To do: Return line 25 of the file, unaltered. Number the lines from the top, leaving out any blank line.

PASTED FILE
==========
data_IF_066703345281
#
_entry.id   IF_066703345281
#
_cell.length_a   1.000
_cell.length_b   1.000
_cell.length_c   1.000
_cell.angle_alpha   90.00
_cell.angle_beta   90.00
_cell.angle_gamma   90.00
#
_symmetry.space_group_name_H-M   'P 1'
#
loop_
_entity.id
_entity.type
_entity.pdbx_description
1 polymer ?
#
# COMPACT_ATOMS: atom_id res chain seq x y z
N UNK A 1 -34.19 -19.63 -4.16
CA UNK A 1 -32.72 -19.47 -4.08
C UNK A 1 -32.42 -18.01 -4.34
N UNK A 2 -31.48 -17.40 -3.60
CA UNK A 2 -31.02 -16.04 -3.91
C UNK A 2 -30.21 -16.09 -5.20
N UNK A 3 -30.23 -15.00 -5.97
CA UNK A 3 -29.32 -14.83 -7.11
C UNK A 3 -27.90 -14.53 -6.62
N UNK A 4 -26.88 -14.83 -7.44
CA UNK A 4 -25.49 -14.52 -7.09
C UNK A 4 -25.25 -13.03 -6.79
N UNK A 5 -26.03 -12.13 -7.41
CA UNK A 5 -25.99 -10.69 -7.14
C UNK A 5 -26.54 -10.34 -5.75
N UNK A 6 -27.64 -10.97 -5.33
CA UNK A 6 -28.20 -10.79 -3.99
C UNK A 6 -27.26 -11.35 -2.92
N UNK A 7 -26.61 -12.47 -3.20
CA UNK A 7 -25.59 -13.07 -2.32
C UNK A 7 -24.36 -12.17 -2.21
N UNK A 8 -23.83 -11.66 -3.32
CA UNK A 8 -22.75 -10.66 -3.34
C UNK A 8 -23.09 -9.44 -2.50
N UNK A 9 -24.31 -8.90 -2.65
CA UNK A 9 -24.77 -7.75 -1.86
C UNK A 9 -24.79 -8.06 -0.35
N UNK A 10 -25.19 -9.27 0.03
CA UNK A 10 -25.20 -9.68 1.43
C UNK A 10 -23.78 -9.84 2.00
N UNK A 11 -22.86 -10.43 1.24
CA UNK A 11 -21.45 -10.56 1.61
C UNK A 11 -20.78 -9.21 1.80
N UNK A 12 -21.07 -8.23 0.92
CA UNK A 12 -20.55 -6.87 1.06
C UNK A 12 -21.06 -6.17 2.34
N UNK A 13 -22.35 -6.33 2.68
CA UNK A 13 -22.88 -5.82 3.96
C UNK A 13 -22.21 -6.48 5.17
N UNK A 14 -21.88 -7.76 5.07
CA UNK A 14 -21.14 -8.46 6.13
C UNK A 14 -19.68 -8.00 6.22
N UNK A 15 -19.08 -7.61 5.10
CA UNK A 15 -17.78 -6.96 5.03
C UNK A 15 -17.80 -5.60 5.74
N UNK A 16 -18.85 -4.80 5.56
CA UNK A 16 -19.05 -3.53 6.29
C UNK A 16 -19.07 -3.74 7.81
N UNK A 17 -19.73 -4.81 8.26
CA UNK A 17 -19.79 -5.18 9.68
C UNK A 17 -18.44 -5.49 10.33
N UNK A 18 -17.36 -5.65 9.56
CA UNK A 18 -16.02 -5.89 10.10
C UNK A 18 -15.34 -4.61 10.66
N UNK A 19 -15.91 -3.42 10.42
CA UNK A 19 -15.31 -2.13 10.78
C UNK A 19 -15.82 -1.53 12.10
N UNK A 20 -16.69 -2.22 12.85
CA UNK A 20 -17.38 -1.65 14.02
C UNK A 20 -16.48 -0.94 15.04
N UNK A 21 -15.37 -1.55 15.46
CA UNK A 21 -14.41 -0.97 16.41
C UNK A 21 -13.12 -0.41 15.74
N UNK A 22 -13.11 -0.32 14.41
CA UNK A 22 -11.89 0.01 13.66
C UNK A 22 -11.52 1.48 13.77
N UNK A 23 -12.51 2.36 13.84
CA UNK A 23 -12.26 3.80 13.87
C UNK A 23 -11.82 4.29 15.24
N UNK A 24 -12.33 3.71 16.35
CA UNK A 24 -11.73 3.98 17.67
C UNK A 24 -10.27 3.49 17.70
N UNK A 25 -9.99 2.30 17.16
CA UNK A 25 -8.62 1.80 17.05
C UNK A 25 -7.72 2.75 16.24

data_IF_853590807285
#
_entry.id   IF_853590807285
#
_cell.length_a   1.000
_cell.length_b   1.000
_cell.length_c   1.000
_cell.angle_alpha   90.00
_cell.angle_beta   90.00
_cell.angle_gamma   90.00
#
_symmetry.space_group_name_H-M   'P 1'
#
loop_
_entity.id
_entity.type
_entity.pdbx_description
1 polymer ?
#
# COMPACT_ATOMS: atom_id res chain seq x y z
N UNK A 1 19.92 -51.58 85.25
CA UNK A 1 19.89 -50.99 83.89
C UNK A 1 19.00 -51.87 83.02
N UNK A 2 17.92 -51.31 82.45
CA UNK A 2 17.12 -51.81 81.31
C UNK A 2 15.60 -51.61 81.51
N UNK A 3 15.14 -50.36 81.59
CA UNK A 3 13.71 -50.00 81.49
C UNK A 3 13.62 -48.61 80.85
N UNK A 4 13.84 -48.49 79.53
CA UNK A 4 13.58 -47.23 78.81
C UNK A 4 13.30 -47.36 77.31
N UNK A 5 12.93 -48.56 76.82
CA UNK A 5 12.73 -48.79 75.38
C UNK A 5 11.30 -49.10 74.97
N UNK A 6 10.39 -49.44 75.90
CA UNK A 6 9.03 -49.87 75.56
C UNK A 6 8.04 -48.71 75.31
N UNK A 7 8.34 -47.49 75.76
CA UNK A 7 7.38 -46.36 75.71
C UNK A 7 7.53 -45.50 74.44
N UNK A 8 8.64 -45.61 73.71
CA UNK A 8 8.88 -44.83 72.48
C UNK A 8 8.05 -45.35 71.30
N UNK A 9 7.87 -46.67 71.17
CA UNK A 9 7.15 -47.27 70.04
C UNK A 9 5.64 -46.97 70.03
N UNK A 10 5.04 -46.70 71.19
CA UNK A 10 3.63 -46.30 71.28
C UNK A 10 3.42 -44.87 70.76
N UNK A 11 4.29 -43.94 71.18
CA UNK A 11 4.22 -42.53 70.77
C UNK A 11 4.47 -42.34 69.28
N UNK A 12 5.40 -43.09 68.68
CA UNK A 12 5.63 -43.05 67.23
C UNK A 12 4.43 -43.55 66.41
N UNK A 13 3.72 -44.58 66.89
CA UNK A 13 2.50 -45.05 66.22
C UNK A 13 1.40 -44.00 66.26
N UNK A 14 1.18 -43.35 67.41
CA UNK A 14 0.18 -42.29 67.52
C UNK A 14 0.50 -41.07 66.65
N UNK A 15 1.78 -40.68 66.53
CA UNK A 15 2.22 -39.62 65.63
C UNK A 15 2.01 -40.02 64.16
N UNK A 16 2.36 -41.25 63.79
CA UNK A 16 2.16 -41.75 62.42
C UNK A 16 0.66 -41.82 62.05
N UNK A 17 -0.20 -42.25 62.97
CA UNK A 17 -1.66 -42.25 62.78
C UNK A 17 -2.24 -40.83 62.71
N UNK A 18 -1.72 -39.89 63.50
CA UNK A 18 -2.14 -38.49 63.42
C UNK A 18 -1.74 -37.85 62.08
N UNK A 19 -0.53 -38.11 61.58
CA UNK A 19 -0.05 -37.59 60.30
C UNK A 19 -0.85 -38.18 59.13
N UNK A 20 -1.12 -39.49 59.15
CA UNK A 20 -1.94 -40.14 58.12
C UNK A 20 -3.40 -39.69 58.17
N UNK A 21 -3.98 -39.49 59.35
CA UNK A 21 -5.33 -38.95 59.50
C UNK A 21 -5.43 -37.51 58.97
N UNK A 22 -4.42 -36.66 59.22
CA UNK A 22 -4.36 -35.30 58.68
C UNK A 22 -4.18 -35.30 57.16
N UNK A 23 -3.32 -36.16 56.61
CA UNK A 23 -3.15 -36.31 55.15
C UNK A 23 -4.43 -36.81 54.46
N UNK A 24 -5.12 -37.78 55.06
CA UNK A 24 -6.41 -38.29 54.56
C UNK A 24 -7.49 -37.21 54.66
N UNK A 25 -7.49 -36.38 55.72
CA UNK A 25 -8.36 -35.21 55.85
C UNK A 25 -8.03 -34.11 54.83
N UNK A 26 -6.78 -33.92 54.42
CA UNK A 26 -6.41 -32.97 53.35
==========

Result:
CA UNK A 2 -31.02 -16.04 -3.91